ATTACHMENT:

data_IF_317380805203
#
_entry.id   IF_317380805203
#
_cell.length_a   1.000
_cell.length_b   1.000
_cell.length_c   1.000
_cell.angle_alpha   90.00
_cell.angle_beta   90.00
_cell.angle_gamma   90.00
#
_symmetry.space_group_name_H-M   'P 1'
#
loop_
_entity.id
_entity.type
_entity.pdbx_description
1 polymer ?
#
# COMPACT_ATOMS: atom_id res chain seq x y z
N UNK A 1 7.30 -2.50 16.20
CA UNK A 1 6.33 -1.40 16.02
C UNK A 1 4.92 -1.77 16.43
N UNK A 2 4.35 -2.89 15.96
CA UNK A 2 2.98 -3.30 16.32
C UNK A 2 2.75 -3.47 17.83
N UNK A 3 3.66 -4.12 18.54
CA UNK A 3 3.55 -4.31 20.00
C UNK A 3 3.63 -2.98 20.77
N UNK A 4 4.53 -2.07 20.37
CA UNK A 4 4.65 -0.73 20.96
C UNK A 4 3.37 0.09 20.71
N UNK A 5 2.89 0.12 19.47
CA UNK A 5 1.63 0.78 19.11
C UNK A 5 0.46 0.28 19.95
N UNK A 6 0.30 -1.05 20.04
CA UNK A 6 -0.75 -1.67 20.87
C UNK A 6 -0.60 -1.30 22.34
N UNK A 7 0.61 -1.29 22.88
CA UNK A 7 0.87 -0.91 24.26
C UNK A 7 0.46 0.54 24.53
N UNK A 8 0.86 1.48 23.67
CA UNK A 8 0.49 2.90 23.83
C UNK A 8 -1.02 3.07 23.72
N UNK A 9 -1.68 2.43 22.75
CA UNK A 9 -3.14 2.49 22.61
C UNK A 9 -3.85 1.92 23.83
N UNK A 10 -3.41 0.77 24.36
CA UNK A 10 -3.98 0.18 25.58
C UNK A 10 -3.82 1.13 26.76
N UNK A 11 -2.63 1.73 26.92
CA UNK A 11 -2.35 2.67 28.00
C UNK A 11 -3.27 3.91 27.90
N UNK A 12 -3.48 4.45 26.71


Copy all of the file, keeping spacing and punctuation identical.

data_IF_317380805203
#
_entry.id   IF_317380805203
#
_cell.length_a   1.000
_cell.length_b   1.000
_cell.length_c   1.000
_cell.angle_alpha   90.00
_cell.angle_beta   90.00
_cell.angle_gamma   90.00
#
_symmetry.space_group_name_H-M   'P 1'
#
loop_
_entity.id
_entity.type
_entity.pdbx_description
1 polymer ?
#
# COMPACT_ATOMS: atom_id res chain seq x y z
N UNK A 1 7.30 -2.50 16.20
CA UNK A 1 6.33 -1.40 16.02
C UNK A 1 4.92 -1.77 16.43
N UNK A 2 4.35 -2.89 15.96
CA UNK A 2 2.98 -3.30 16.32
C UNK A 2 2.75 -3.47 17.83
N UNK A 3 3.66 -4.12 18.54
CA UNK A 3 3.55 -4.31 20.00
C UNK A 3 3.63 -2.98 20.77
N UNK A 4 4.53 -2.07 20.37
CA UNK A 4 4.65 -0.73 20.96
C UNK A 4 3.37 0.09 20.71
N UNK A 5 2.89 0.12 19.47
CA UNK A 5 1.63 0.78 19.11
C UNK A 5 0.46 0.28 19.95
N UNK A 6 0.30 -1.05 20.04
CA UNK A 6 -0.75 -1.67 20.87
C UNK A 6 -0.60 -1.30 22.34
N UNK A 7 0.61 -1.29 22.88
CA UNK A 7 0.87 -0.91 24.26
C UNK A 7 0.46 0.54 24.53
N UNK A 8 0.86 1.48 23.67
CA UNK A 8 0.49 2.90 23.83
C UNK A 8 -1.02 3.07 23.72
N UNK A 9 -1.68 2.43 22.75
CA UNK A 9 -3.14 2.49 22.61
C UNK A 9 -3.85 1.92 23.83
N UNK A 10 -3.41 0.77 24.36
CA UNK A 10 -3.98 0.18 25.58
C UNK A 10 -3.82 1.13 26.76
N UNK A 11 -2.63 1.73 26.92
CA UNK A 11 -2.35 2.67 28.00
C UNK A 11 -3.27 3.91 27.90
N UNK A 12 -3.48 4.45 26.71